Pediatric inflammatory bowel disease (IBD), consisting of Crohn's disease (CD) and ulcerative colitis (UC), can result in significant morbidity requiring frequent health care utilization. Although it is known that the overall financial impact of pediatric IBD is significant, the direct out-of-pocket (OOP) cost burden on the parents of children with IBD has not been explored. We hypothesized that affected children with a more relapsing disease course and families in lower income strata, ineligible for need-based assistance programs, disparately absorb ongoing financial stress.We completed a cross-sectional analysis among parents of children with IBD residing in California using an online HIPAA-secure Qualtrics survey. Multicenter recruitment occurred between December 4, 2013 and September 18, 2014 at the point-of-care from site investigators, informational flyers distributed at regional CCFA conferences, and social media campaigns equally targeting Northern, Central, and Southern California. IBD-, patient-, and family-specific information were collected from the parents of pediatric patients with IBD patients younger than 18 years of age at time of study, carry a confirmed diagnosis of CD or UC, reside in and receive pediatric gastroenterology care in California, and do not have other chronic diseases requiring ongoing medical care.We collected 150 unique surveys from parents of children with IBD (67 CD; 83 UC). The median patient age was 14 years for both CD and UC, with an overall 3.7 years (SD 2.8 yr) difference between survey completion and time of IBD diagnosis. Annually, 63.6%, 28.6%, and 5.3% of families had an OOP cost burden >$500, >$1000, and >5000, respectively. Approximately one-third (36.0%) of patients had emergency department (ED) visits over the past year, with 59.2% of these patients spending >$500 on emergency department copays, including 11.1% who spent >$5000. Although 43.3% contributed <$500 on procedure and test costs, 20.0% spent >$2000 in the past year. Families with household income between $50,000 and $100,000 had a statistically significant probability (80.6%) of higher annual OOP costs than families with lower income <$50,000 (20.0%; P < 0.0001) or higher income >$100,000 (64.6%; P < 0.05). Multivariate analysis revealed that clinical variables associated with uncontrolled IBD states correlated to higher OOP cost burden. Annual OOP costs were more likely to be >$500 among patients who had increased spending on procedures and tests (odds ratio [OR], 5.63; 95% confidence interval [CI], 2.73-11.63), prednisone course required over the past year (OR, 3.19; 95% CI, 1.02-9.92), at least 1 emergency department visit for IBD symptoms (OR, 2.84; 95% CI, 1.33-6.06), at least 4 or more outpatient primary medical doctor visits for IBD symptoms (OR, 2.82; 95% CI, 1.40-5.68), and history of 4 or more lifetime hospitalizations for acute IBD care (OR, 2.60; 95% CI, 1.13-5.96).Previously undocumented, a high proportion of pediatric IBD families incur substantial OOP cost burden. Patients who are frequently in relapsing and uncontrolled IBD states require more acute care services and sustain higher OOP cost burden. Lower middle income parents of children with IBD ineligible for need-based assistance may be particularly at risk for financial stress from OOP costs related to ongoing medical care.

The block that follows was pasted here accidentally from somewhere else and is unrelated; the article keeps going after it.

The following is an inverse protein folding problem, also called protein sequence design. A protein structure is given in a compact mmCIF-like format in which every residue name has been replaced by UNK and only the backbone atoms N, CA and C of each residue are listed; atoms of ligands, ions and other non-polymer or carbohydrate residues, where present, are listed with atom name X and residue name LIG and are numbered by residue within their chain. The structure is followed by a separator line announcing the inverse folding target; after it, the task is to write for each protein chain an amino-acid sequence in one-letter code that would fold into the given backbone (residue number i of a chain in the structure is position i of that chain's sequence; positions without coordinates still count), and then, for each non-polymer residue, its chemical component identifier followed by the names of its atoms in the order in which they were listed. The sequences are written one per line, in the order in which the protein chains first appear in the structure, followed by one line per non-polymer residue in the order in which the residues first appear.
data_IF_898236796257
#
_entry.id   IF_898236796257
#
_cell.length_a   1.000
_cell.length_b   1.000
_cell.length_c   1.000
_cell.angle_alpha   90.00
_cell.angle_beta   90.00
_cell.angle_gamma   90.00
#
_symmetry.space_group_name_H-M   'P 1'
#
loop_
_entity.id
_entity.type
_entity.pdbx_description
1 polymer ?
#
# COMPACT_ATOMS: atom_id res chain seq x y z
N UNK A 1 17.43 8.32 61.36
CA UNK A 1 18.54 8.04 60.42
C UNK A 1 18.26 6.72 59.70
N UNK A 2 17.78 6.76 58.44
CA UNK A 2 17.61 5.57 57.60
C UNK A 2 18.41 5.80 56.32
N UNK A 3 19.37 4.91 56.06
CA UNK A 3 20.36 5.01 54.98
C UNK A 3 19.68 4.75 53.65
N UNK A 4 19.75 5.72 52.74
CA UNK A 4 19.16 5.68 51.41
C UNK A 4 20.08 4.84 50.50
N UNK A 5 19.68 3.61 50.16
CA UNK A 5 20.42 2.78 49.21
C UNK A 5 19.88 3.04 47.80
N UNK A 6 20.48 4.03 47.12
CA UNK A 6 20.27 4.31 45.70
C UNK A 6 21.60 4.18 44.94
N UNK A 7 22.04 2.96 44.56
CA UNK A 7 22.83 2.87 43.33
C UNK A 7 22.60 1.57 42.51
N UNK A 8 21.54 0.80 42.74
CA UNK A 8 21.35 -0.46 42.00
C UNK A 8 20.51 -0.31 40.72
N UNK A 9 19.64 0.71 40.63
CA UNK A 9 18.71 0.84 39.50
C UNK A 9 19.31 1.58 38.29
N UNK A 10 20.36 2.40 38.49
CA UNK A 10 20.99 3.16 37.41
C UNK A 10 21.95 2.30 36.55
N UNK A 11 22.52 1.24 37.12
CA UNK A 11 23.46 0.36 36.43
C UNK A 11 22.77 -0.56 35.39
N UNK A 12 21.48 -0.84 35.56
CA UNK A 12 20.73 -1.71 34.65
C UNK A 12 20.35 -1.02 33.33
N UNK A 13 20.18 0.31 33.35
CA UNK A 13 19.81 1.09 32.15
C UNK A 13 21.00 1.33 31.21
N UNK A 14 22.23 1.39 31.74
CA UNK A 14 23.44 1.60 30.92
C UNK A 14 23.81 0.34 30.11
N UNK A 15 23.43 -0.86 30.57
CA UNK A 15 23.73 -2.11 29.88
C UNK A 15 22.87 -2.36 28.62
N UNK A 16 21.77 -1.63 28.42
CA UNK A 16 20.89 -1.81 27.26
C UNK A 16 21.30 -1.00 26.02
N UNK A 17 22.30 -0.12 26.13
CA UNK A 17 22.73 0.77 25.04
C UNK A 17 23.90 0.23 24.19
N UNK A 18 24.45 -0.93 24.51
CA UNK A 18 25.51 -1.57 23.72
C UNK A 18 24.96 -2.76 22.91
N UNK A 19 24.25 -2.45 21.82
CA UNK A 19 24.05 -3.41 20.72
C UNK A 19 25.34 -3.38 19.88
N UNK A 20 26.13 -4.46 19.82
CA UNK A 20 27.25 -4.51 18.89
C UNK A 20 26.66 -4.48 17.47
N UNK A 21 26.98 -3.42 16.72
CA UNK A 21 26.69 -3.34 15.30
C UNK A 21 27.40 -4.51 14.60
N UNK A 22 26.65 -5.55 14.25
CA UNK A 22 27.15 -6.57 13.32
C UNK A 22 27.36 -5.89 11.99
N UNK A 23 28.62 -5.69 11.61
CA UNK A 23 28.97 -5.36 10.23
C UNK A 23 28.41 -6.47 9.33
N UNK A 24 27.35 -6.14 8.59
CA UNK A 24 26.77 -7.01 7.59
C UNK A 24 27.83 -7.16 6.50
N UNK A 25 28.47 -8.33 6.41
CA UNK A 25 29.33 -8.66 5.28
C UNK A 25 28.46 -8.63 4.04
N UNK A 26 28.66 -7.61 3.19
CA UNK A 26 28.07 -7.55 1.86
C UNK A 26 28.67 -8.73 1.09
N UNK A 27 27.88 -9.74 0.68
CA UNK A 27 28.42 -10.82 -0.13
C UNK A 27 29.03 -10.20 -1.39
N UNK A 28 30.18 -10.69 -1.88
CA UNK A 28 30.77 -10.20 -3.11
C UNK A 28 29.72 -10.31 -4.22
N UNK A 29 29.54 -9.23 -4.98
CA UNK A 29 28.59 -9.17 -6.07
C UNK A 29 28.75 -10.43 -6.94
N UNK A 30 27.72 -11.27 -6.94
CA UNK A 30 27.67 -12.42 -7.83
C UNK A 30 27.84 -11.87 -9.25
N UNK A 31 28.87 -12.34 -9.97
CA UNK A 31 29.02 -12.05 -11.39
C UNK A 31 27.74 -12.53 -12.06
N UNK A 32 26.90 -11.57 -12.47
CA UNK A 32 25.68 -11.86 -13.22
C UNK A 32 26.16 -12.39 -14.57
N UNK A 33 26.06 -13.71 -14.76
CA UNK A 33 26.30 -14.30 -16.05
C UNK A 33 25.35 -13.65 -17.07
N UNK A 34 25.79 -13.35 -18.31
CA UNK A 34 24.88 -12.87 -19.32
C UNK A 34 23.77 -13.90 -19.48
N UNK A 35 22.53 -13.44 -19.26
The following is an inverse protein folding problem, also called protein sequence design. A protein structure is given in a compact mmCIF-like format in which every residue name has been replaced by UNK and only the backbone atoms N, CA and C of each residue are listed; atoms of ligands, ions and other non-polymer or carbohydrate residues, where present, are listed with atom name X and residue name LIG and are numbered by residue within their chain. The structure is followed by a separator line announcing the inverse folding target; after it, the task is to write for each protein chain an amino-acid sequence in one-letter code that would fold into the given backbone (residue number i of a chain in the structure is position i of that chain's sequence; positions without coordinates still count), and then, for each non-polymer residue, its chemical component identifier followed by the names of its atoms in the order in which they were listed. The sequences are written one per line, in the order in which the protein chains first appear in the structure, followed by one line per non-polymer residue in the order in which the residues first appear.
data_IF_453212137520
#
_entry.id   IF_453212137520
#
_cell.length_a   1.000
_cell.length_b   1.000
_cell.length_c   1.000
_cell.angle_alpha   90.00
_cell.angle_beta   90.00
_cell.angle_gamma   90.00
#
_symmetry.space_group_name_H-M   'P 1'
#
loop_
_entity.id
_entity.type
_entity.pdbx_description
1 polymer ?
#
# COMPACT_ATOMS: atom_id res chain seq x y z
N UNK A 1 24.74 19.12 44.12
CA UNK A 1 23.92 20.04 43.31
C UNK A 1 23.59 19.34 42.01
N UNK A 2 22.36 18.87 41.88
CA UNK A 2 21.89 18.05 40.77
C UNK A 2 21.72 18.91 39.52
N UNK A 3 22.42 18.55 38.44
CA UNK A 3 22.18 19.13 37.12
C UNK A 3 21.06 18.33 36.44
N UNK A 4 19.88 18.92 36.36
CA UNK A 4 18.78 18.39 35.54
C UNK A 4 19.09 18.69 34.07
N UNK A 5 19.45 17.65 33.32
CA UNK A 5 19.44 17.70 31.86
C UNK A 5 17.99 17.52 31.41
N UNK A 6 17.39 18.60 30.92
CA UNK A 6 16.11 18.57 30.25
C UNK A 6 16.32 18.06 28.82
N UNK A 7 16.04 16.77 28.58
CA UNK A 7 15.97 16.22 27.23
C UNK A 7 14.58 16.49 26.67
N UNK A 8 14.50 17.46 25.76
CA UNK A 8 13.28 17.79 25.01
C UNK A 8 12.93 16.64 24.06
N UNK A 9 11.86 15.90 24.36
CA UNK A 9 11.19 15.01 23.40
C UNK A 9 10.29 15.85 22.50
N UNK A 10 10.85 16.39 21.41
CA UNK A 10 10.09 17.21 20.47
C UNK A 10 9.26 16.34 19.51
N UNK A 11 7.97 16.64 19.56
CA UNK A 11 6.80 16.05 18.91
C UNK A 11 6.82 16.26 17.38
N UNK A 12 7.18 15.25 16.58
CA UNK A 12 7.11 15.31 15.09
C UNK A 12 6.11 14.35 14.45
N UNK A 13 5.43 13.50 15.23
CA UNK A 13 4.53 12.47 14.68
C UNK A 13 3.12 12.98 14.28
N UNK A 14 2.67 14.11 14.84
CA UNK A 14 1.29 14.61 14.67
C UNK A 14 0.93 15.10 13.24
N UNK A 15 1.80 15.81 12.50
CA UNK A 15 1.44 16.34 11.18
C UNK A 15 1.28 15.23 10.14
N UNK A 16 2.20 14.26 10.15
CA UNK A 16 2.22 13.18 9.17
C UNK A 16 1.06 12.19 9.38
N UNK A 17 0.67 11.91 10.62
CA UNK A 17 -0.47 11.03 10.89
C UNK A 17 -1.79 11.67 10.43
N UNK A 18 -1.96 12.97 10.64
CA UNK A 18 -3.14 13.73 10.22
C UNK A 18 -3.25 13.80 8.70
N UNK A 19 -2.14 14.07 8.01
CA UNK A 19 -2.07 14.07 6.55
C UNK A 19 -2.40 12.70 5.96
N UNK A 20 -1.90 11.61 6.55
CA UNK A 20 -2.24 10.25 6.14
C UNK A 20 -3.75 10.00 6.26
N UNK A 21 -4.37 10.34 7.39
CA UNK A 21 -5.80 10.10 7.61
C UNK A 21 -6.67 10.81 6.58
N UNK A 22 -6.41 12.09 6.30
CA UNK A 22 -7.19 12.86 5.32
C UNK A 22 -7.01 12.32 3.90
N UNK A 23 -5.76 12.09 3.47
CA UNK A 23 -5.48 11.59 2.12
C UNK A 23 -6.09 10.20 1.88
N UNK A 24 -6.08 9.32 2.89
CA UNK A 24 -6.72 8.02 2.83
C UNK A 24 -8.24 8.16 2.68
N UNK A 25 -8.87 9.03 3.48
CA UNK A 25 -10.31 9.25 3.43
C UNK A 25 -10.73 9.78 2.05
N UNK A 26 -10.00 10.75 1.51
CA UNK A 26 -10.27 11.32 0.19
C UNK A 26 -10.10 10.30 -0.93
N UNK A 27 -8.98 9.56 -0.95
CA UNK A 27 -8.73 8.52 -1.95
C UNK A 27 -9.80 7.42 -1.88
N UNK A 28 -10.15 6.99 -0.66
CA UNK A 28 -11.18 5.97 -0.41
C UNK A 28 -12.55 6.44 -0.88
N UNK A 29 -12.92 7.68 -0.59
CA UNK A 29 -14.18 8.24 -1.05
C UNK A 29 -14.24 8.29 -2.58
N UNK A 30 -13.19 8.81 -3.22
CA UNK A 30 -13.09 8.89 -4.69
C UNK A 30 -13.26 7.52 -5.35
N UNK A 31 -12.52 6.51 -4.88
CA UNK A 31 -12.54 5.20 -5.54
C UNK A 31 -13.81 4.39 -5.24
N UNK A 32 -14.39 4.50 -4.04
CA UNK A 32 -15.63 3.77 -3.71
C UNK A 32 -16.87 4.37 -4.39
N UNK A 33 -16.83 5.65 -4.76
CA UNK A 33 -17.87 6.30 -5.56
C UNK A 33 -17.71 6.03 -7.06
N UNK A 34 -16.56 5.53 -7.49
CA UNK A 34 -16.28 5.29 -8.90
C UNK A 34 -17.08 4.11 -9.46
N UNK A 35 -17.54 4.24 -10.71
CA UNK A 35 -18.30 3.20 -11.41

View details for DOI 10.1097/MIB.0000000000000374

    View details for Web of Science ID 000355315800020

    View details for PubMedID 25839776